Discomfort is the prevailing reason why many patients are opting to drop out of contact lens wear, and managing discomfort in contact lenses rests on our shoulders as eyecare professionals.
While it is easy to blame the ocular surface or dryness for discomfort issues, optometrists know that treating surface level issues is a great first step, but sometimes does not remedy all of the problems.
When managing discomfort in contact lenses, if treatment at the level of the ocular surface aren’t working, it is up to us as eyecare professionals to consider other things that may be causing discomfort in our contact lens wearers.
In order to do this, we have to consider the entire visual system and not just the ocular surface when observing symptoms like dryness. By considering vision first and foremost, you can get to the root of the problem.
For example, correcting astigmatism, no matter how small, even if it is at a point where a patient is not complaining is critical. Early management can prevent further discomfort!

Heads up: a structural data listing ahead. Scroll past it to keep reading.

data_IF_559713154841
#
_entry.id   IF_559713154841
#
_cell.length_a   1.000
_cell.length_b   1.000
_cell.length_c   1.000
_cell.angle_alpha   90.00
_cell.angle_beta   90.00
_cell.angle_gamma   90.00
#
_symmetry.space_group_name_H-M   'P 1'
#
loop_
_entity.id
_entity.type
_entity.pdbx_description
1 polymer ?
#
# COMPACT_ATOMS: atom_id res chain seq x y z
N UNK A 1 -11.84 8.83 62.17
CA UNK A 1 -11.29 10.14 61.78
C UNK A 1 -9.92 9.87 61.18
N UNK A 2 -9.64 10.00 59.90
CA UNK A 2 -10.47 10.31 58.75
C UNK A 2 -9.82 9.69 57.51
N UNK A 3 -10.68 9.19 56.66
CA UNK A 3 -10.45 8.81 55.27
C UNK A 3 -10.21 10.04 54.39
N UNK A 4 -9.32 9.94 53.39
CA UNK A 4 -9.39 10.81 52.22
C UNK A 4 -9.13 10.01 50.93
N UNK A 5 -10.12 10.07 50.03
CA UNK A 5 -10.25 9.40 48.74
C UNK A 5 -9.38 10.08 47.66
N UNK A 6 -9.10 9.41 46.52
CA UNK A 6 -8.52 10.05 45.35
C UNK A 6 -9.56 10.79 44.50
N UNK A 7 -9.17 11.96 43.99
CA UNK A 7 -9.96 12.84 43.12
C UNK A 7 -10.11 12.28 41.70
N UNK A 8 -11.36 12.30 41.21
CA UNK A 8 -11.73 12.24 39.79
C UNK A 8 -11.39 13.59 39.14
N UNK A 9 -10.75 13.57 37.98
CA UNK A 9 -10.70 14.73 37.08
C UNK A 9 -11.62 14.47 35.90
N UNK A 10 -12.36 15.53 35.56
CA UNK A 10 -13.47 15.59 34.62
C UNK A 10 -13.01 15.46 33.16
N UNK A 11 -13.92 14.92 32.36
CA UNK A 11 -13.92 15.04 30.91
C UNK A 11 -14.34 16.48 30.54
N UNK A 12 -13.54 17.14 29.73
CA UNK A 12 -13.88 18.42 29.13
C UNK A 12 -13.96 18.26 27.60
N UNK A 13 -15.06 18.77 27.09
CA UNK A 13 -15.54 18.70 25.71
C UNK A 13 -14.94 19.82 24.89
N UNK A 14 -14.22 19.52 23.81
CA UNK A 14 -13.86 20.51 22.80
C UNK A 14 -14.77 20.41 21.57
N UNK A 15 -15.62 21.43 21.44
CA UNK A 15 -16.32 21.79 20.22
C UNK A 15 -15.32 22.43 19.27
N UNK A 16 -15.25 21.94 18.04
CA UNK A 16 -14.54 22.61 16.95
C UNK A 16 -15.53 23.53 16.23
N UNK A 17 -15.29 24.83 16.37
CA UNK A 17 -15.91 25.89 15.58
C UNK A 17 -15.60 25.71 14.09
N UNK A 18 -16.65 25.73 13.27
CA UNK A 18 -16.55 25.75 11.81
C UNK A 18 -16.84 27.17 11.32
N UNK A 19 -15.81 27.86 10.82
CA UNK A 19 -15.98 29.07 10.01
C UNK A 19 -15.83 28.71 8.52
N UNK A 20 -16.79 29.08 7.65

Along this same vein, ensuring you are correcting their overall refractive errors while not over minusing the patient, or considering whether there is a plus you can remove from the prescription may also help.
Patients may describe that their contact lens doesn’t feel right for their eye, but as optometrists, we have a responsibility to take primary care optometry a step further and get to the root of their lens discomfort.
About Dr. Erin Rueff:
Dr. Erin Rueff received her Doctor of Optometry degree from The Ohio State University (OSU) College of Optometry. Upon graduation, she completed the Cornea and Contact Lens Advanced Practice Fellowship at OSU. After fellowship, she continued at OSU as a clinical instructor and completed a PhD in Vision Science. In 2018, she joined the faculty at the Southern California College of Optometry at Marshall B. Ketchum University. Dr. Rueff’s research interests include contact lens discomfort and compliance. She enjoys teaching students in the clinic and classroom on contact lens and general optometry topics. Her clinical interests include multifocals, gas permeable and scleral contact lenses, keratoconus, and dry eye.